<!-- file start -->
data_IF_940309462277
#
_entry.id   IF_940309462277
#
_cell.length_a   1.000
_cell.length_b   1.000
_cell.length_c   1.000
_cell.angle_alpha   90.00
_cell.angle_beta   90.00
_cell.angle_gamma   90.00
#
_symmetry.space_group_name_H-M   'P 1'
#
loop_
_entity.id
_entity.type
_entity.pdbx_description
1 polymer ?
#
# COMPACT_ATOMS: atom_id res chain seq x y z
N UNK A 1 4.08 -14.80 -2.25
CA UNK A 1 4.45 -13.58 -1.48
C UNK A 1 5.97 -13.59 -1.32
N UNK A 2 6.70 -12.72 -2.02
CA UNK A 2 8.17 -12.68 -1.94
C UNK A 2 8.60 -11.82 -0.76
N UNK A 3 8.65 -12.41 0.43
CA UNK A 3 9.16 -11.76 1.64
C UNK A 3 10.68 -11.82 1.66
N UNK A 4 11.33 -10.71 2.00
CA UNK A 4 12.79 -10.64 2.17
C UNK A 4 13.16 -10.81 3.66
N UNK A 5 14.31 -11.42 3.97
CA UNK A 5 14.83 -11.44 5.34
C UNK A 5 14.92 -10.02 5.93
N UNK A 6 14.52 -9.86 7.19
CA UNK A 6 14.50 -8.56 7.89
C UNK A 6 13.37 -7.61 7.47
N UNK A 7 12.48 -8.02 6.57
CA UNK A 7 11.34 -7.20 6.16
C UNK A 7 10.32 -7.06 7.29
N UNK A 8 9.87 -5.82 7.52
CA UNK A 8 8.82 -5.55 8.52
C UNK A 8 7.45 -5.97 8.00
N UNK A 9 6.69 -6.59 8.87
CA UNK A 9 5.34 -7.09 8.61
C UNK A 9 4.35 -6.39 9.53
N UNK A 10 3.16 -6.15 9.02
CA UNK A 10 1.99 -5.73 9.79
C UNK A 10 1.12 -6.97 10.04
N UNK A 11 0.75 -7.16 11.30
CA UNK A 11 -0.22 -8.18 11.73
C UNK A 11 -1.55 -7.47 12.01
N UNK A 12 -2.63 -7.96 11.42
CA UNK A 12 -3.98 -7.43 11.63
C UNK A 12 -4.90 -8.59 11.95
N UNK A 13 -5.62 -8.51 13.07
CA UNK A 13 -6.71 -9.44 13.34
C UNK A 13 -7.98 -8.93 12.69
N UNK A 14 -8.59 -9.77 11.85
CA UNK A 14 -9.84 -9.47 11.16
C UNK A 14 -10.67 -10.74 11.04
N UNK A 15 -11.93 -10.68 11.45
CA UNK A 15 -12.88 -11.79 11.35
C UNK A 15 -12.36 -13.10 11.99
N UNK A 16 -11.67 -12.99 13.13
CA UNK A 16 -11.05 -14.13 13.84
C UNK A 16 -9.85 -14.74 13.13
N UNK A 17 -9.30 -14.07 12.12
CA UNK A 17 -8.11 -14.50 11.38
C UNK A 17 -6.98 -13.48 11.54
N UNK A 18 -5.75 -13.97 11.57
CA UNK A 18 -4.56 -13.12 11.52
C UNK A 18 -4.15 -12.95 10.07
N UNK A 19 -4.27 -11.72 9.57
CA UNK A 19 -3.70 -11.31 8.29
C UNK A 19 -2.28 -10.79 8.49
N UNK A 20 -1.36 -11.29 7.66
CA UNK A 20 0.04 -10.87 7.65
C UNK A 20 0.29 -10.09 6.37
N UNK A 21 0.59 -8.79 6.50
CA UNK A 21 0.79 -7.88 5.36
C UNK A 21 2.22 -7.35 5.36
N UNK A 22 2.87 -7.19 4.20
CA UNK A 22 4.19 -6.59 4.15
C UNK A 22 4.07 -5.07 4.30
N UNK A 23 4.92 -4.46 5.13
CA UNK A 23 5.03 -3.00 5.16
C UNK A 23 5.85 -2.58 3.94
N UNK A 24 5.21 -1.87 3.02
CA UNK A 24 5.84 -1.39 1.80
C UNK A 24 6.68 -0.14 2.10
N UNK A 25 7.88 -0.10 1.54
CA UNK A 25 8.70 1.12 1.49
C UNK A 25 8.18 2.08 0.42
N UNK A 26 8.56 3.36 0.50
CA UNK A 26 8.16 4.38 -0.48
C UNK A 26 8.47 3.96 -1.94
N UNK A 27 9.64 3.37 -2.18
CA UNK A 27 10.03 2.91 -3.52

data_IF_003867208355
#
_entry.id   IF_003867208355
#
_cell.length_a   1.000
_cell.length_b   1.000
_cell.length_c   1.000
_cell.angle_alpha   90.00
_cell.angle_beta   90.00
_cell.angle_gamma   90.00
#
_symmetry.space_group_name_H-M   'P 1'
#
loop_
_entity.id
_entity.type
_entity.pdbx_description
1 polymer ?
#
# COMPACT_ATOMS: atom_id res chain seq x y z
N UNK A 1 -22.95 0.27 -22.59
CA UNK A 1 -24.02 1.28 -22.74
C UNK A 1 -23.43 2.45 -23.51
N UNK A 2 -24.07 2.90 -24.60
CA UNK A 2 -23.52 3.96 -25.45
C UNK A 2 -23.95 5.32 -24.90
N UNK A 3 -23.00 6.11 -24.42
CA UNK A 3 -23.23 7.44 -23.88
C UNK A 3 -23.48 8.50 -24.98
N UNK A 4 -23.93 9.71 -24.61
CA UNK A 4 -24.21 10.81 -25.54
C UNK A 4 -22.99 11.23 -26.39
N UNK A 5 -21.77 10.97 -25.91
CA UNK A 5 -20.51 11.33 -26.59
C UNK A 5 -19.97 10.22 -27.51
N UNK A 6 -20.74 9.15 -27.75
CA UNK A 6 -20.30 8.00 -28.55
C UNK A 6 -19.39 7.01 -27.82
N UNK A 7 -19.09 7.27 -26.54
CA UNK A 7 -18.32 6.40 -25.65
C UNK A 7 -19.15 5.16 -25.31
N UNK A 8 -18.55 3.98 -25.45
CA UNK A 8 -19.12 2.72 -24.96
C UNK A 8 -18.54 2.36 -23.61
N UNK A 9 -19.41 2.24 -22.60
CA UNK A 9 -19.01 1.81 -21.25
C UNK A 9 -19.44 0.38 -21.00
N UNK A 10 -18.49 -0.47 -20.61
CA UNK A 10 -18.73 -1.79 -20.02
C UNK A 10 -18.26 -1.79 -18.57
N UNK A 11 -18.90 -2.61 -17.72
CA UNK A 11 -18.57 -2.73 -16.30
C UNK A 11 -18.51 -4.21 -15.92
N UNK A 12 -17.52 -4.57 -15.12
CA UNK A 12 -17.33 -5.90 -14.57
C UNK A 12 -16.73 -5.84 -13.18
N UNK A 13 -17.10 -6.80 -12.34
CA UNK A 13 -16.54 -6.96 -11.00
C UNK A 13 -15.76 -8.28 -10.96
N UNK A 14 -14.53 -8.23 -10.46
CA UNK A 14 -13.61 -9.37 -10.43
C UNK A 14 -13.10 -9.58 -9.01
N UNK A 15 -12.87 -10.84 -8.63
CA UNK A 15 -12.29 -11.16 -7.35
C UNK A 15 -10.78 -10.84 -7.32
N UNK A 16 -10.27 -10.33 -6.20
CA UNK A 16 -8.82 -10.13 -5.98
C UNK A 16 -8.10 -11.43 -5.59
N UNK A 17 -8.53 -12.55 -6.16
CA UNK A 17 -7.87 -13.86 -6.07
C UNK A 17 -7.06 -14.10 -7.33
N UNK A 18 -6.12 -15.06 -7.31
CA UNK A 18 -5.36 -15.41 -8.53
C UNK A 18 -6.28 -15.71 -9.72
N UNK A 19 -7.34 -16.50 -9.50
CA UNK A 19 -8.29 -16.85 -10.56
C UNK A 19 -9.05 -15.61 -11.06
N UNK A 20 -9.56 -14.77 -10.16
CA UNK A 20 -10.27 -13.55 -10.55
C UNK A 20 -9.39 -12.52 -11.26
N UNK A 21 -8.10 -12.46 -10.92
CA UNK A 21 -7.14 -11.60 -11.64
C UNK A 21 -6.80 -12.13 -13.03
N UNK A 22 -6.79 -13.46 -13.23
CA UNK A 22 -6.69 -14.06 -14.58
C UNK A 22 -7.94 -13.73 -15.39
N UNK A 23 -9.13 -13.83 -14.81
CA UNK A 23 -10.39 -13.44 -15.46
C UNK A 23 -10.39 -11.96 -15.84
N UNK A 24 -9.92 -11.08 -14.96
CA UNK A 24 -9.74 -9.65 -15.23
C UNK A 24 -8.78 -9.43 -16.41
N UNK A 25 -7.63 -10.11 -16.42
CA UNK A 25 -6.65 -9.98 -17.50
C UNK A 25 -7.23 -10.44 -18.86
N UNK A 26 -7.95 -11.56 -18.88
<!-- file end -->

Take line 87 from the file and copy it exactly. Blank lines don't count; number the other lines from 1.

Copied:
N UNK A 23 4.92 -4.46 5.13